7. BigBlockSkylark

    BigBlockSkylark Active Member

    We know for a fact that we were on TDC conpression. We took out the -1 spark plug and looked inside for the piston and blew inside with a hose to make sure there was no pressure going through. So yes we do know its on TDC.
     
  8. LARRY70GS

    LARRY70GS a.k.a. "THE WIZARD"

    The piston is at TDC twice, once on the compression stroke and once on the exhaust stroke. The best way to make sure is to SLOWLY bump the starter over with your thumb covering the plug hole. As the balancer mark comes around on the compression stroke, the compression will push your thumb off the hole. Look for the mark coming around, and continue to rotate the engine clockwise until the marks lines up. Then you know you are there for sure. I can't tell you how many times I have seen mistakes made here.
     
    Askari likes this.
  9. BUICKRAT

    BUICKRAT Torque Rules!

    Remove left valve cover. Rotate engine clockwise by hand until #1 intake valve closes. Slowly rotate engine crankshaft approximately another1/2 turn till mark on balancer lines up with 0 mark on timing tab. That is #1 compression stroke.
     
  10. BigBlockSkylark

    BigBlockSkylark Active Member

    We got it running again everyone, we turned 180 in and also cranked over motor again where the TDC was right this time. Also it seemed a little bit too advanced so we retarded it and the vacuum hose was in the way with the block. So what we did was take the wires on the cap and moved them one backwards. It seemed to work fine because I'm running better than ever now! Thanks all for your help and advice, I love this forum alot of bright people on here!:beers2:
     
  11. LARRY70GS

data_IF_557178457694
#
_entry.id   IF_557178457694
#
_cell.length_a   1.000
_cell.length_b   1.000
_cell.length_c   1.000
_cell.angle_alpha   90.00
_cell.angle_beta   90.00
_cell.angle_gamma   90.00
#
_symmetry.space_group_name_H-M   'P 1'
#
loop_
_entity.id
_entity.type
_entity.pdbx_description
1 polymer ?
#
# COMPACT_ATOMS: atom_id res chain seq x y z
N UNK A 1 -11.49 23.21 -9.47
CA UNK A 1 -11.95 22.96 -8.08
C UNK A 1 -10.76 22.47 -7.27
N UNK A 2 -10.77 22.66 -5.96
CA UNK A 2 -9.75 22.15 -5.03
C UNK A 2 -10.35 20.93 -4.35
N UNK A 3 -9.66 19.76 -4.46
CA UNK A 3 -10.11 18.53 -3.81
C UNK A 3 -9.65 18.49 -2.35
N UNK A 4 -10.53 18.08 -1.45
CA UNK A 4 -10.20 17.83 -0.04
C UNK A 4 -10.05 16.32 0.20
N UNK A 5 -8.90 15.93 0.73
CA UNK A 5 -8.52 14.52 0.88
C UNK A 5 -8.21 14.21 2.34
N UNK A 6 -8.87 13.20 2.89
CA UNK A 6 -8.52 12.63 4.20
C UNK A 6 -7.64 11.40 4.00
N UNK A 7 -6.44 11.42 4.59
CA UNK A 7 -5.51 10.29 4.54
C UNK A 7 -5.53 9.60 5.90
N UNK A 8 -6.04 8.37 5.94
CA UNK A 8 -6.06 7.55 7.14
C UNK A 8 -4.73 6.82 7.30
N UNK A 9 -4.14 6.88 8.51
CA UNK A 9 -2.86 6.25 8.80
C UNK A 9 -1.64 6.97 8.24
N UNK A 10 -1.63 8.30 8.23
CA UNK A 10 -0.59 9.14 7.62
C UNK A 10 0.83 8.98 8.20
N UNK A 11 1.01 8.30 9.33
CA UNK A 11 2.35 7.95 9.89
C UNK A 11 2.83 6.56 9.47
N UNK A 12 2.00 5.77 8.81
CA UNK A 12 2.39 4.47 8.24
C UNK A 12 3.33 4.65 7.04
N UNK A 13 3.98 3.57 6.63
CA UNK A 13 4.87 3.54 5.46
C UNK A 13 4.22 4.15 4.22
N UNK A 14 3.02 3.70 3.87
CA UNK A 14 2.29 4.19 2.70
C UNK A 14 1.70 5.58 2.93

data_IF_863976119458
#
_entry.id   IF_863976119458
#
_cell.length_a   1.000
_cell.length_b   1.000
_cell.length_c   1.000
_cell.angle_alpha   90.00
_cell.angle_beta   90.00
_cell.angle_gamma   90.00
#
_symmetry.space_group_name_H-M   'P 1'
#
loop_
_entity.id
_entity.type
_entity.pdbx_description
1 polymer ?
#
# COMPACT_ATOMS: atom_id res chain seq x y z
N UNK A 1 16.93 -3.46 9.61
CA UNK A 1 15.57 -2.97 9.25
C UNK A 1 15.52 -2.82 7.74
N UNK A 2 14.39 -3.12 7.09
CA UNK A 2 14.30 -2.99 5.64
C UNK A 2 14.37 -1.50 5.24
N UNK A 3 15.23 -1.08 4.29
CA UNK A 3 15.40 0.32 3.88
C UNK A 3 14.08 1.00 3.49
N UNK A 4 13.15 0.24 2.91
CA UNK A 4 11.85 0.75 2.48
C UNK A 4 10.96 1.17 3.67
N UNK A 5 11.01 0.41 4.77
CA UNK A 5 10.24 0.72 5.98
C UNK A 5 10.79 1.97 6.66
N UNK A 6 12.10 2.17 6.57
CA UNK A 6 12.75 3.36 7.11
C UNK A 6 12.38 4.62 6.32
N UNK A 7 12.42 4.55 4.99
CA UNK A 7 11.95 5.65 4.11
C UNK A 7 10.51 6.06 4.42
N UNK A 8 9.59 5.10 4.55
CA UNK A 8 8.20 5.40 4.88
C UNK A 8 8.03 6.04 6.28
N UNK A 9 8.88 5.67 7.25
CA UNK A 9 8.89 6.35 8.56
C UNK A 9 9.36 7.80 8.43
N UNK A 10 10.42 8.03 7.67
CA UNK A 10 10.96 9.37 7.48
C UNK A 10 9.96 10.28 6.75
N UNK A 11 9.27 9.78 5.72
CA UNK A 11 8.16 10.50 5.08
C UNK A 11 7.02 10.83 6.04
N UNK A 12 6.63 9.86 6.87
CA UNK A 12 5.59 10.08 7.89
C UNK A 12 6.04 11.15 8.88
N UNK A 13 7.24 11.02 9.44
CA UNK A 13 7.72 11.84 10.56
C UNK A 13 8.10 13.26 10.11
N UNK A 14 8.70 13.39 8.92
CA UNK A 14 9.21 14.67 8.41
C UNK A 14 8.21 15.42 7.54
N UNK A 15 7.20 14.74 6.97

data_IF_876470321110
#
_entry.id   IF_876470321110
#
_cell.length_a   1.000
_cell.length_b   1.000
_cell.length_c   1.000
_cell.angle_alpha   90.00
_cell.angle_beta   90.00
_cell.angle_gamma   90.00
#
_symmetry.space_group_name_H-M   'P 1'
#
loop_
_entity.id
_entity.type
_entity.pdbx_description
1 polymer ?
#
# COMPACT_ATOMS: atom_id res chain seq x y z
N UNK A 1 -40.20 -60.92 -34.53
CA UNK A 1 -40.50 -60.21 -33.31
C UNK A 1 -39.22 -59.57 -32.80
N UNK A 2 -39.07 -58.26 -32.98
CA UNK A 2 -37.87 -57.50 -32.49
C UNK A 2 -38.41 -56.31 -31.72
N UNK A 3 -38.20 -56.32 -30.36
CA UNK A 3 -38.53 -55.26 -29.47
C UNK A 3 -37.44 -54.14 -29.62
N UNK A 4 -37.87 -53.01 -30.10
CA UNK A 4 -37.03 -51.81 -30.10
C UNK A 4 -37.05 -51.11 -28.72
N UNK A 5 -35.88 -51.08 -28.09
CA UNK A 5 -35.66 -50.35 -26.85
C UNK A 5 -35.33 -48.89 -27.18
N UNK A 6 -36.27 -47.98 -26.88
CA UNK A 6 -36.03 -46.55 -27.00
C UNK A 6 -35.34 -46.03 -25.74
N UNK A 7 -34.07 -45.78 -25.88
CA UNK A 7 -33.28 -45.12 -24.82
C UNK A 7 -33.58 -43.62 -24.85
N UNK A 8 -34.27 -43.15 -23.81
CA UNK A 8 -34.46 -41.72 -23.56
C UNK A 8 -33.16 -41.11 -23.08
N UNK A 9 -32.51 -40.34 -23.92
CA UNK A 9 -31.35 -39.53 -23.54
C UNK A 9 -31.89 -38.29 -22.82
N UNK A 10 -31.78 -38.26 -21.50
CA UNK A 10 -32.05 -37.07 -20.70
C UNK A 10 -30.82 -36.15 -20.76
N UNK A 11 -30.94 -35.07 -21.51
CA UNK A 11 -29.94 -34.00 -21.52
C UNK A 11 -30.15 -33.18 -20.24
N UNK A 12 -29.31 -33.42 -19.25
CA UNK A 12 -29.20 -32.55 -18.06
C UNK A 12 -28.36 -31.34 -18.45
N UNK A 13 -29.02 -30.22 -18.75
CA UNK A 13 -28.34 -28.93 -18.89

LARRY70GS a.k.a. "THE WIZARD"

    Good, you have it running, but you are not finished. It doesn't take much more effort to really look at your timing and see where it is at higher RPM. All you need is a good timing light and a tachometer. Just timing it by ear may not get you the best performance. At best, you leave some power on the table, at worst, you damage the engine from detonation. The engine DOES not run at the initial setting except at idle. Once the RPM goes above idle, the mechanical advance, and vacuum advance adds timing. You need to see what the total advance is topping out at, and when. Different distributors have differing amounts of mechanical timing built in, and lets face it, it is very unusual for a 30 or 40 year old car to have all it's original parts, and that goes double for the distributor. The stock timing specs are useless unless everything is original.

    Read the thread below.

    http://www.v8buick.com/showthread.php?63475-Power-Timing-your-Buick-V8

    I know it is long. No one says you have to read it in one sitting. There is a lot of useful information and clarifications in those many pages. It isn't rocket science, but many have trouble with it. That is why I started the thread.
     
  12. hugger

    hugger Well-Known Member

    And if the vac advance is hitting the engine ,while it will work its not as it should, canister should point towards front of car ideally at the rad cap so timing adjustments can be made and so it doesn't look goofy. Need to start over imo